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July 2015 ‘Blue Economy’ significant contributor to Ireland’s Economy
‘Blue Economy’ significant contributor to Ireland’s Economy
The Minister for Agriculture, Food & the Marine, Simon Coveney TD, will launch the latest report on Ireland’s Ocean Economy at the 2nd Annual Ocean Wealth Conference, taking place in Ringaskiddy, Cork, today as part of Ireland’s national maritime festival ‘SeaFest’.
The report, compiled by NUI Galway’s Socio-Economic Marine Research Unit (SEMRU) and Teagasc, estimates that the sector contributed an estimated €1.4bn to GDP last year. Ireland’s ‘Blue Economy’ is performing on average better than the general economy with up to 9% growth over the last five years. With an estimated turnover of €4.5bn, the sector employs approximately 18,500 Full-Time Equivalents and new data from shows that in addition to the direct impacts of Ireland’s ocean economy, a further 13,000 are employed across the wider economy providing an additional €3.3bn in turnover.
This is the third report on Ireland’s Ocean Economy from NUI Galway’s SEMRU as part of its ongoing process of collection and analysis of marine socio-economic data in Ireland funded by the Marine Institute. Results from the report show trends in Ireland’s Ocean Economy over the period 2010-2012 and provides an estimate of the direct value in 2014.
Minister Coveney, speaking ahead of the conference said, “Over the past few years we’ve seen a dramatic and in some cases radical transformation in Ireland’s attitude towards the marine sector generally, with the marine now being viewed as a significant contributor to our economic recovery. This new data from SEMRU and Teagasc shows that Ireland’s blue economy is performing well in established industries such as seafood, shipping and marine tourism, and is excelling in emerging industries such as high-tech marine products and services, marine biotechnology and maritime commerce.”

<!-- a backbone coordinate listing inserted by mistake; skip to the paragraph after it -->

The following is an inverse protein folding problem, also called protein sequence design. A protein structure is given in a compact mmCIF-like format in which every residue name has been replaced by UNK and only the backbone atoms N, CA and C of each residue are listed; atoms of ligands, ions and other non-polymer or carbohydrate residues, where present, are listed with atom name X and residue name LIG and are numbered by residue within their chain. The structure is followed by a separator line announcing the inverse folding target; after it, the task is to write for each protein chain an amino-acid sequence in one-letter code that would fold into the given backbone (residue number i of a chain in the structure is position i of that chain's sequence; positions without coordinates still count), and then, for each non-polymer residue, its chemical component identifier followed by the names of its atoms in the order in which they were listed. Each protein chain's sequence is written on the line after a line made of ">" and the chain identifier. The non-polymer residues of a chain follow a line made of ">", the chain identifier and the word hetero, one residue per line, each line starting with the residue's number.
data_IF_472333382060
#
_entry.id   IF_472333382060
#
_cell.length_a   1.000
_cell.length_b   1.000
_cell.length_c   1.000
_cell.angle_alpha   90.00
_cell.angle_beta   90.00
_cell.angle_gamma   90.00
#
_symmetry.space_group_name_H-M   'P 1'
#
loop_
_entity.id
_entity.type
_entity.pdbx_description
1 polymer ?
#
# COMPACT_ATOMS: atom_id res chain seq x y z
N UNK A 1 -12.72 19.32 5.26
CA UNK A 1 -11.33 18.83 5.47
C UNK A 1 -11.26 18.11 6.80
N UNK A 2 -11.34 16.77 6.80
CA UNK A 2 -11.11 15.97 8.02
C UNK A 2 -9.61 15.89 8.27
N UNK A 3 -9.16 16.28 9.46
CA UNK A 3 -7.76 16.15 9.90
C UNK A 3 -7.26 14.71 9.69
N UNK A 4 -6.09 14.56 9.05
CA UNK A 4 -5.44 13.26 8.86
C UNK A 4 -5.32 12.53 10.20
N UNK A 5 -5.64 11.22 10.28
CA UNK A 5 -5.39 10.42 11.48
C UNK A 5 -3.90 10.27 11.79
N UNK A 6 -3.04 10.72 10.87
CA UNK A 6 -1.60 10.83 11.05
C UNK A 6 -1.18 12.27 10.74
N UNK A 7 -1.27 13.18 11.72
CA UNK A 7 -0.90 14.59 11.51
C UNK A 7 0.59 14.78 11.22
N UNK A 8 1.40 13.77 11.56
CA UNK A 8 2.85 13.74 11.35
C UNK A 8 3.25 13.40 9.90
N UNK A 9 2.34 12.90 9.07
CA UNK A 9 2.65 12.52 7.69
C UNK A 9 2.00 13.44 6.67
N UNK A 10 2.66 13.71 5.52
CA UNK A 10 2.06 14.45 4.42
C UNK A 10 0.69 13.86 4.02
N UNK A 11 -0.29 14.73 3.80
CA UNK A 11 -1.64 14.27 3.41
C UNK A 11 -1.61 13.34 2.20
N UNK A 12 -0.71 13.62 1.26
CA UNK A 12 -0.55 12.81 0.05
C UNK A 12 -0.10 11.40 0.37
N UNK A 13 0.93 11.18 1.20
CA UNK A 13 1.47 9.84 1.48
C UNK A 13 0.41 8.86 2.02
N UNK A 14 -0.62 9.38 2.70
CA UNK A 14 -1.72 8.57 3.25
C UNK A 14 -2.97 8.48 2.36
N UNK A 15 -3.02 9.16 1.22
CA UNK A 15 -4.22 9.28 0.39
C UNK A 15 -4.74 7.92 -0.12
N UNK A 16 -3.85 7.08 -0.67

Summary of Direct Economic Impacts:
- The ocean economy had a turnover of €4.2 billion in 2012, rising to an estimated €4.5bn in 2014.
- The ocean economy provided employment for 17,425 individuals Full Time Equivalents, (FTEs) in 2012, with an estimated increase to 18,480 in 2014.
- Over the period 2010-2012 a 33% increase in turnover is reported, a further increase of 7% is estimated for the period up to 2014. Employment has also steadily risen, with increase of 5-6%.
- Top three marine sectors in terms of employment (FTEs):
- Marine Tourism & Leisure: Employment approx. 6,000 FTEs
- Seafood & Bioresources (Fisheries, Aquaculture, Seafood Processing, Biotech/Seaweed): Employment over 5,600 FTEs
- Shipping & Maritime Transport (including international shipping services): Employment over 4,100 FTEs
- Top three marine sectors in terms of Turnover and Gross Value Added (GVA):
- Shipping & Maritime Transport (including international shipping services): €2.2bn turnover, €0.5bn GVA
- Seafood: €1bn turnover, €0.4bn GVA
- Marine Tourism & Leisure:€0.7bn turnover, €0.3bn GVA
- Established Marine Industries represent 95% of the total turnover and 93% of total employment in Ireland’s ocean economy. Marine retail services, sea fisheries and seafood processing, all experienced a significant increase in activity, with turnover, GVA and employment increasing across the sector in the period. The aquaculture sector also exhibited increases, albeit of a smaller scale, across all three variables.
- Emerging Marine Industries representing 5% of the turnover and 7% of employment in Ireland’s ocean economy. In comparison to the established industries, the emerging industries are excelling in terms of growth. High tech marine products and services, marine biotechnology and bio-products and marine commerce experienced large increases in turnover, GVA and employment. Marine renewable energy experienced a more moderate increase in turnover but a large increase in GVA. In terms of employment, however, the marine renewables sector experienced a slight decrease with respect to 2010 levels.